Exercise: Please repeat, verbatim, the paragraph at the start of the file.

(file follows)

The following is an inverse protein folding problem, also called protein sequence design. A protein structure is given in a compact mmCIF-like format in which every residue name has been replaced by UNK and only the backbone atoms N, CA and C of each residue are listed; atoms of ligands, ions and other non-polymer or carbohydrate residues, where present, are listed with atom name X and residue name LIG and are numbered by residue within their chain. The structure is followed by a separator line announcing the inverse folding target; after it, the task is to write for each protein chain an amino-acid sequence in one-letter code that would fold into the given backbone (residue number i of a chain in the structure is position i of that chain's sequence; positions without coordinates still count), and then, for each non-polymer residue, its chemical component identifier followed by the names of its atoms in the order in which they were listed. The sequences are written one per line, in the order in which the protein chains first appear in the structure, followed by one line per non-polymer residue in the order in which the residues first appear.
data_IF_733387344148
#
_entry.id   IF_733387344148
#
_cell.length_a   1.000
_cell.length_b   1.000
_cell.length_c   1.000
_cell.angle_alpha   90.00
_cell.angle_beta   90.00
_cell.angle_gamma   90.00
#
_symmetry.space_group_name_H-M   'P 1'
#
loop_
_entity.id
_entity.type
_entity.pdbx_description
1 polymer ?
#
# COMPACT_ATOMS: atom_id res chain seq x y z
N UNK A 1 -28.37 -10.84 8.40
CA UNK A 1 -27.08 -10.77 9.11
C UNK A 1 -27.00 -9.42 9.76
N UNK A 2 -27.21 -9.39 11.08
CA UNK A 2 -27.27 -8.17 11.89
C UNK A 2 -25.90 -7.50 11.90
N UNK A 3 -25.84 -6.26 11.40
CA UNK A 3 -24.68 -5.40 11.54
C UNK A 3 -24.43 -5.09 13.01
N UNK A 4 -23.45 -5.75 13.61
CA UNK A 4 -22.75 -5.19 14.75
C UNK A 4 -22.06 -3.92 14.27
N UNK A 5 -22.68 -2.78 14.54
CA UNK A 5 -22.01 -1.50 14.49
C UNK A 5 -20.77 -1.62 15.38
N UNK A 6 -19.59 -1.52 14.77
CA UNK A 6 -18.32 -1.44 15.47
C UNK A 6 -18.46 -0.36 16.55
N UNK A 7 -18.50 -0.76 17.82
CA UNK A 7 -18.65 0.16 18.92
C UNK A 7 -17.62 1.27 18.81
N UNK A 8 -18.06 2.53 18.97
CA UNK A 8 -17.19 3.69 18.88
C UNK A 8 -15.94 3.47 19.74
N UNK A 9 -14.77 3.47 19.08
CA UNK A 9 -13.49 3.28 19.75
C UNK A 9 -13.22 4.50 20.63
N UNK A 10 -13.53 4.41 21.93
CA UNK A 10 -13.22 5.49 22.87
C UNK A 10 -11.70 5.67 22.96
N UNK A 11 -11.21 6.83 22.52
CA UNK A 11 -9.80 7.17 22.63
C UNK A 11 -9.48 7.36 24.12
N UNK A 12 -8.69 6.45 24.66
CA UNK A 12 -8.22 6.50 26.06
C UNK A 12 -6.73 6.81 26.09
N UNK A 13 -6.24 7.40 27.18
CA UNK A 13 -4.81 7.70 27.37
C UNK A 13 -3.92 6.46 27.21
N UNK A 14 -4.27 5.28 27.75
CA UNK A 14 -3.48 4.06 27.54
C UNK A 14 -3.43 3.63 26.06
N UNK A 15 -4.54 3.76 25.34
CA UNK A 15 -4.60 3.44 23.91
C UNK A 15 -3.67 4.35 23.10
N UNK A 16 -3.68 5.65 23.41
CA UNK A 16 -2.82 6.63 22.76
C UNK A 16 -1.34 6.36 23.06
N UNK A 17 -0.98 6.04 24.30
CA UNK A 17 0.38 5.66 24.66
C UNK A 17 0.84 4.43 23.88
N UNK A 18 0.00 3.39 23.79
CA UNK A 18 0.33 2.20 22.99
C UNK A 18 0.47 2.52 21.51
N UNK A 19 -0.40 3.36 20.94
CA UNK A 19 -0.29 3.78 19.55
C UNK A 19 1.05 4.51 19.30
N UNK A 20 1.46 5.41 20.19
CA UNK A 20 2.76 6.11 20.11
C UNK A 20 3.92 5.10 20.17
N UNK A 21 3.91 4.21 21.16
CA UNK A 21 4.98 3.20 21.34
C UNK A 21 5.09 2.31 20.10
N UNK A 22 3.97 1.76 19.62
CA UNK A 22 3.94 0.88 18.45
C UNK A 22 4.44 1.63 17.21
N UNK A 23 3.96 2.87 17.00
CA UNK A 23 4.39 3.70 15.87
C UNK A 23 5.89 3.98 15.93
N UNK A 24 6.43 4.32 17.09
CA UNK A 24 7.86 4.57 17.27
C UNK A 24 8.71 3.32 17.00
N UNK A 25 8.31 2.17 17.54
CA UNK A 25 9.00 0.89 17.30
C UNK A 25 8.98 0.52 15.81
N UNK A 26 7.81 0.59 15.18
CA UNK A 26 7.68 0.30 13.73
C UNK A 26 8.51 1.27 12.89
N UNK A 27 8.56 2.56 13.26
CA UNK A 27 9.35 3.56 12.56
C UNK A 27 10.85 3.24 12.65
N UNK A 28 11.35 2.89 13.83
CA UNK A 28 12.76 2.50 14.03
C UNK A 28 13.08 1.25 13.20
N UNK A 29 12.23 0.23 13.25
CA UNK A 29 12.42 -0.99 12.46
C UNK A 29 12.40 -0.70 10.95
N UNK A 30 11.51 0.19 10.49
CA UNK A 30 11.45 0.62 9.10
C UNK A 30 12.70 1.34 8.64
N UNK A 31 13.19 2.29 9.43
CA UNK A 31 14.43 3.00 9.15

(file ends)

The following is an inverse protein folding problem, also called protein sequence design. A protein structure is given in a compact mmCIF-like format in which every residue name has been replaced by UNK and only the backbone atoms N, CA and C of each residue are listed; atoms of ligands, ions and other non-polymer or carbohydrate residues, where present, are listed with atom name X and residue name LIG and are numbered by residue within their chain. The structure is followed by a separator line announcing the inverse folding target; after it, the task is to write for each protein chain an amino-acid sequence in one-letter code that would fold into the given backbone (residue number i of a chain in the structure is position i of that chain's sequence; positions without coordinates still count), and then, for each non-polymer residue, its chemical component identifier followed by the names of its atoms in the order in which they were listed. The sequences are written one per line, in the order in which the protein chains first appear in the structure, followed by one line per non-polymer residue in the order in which the residues first appear.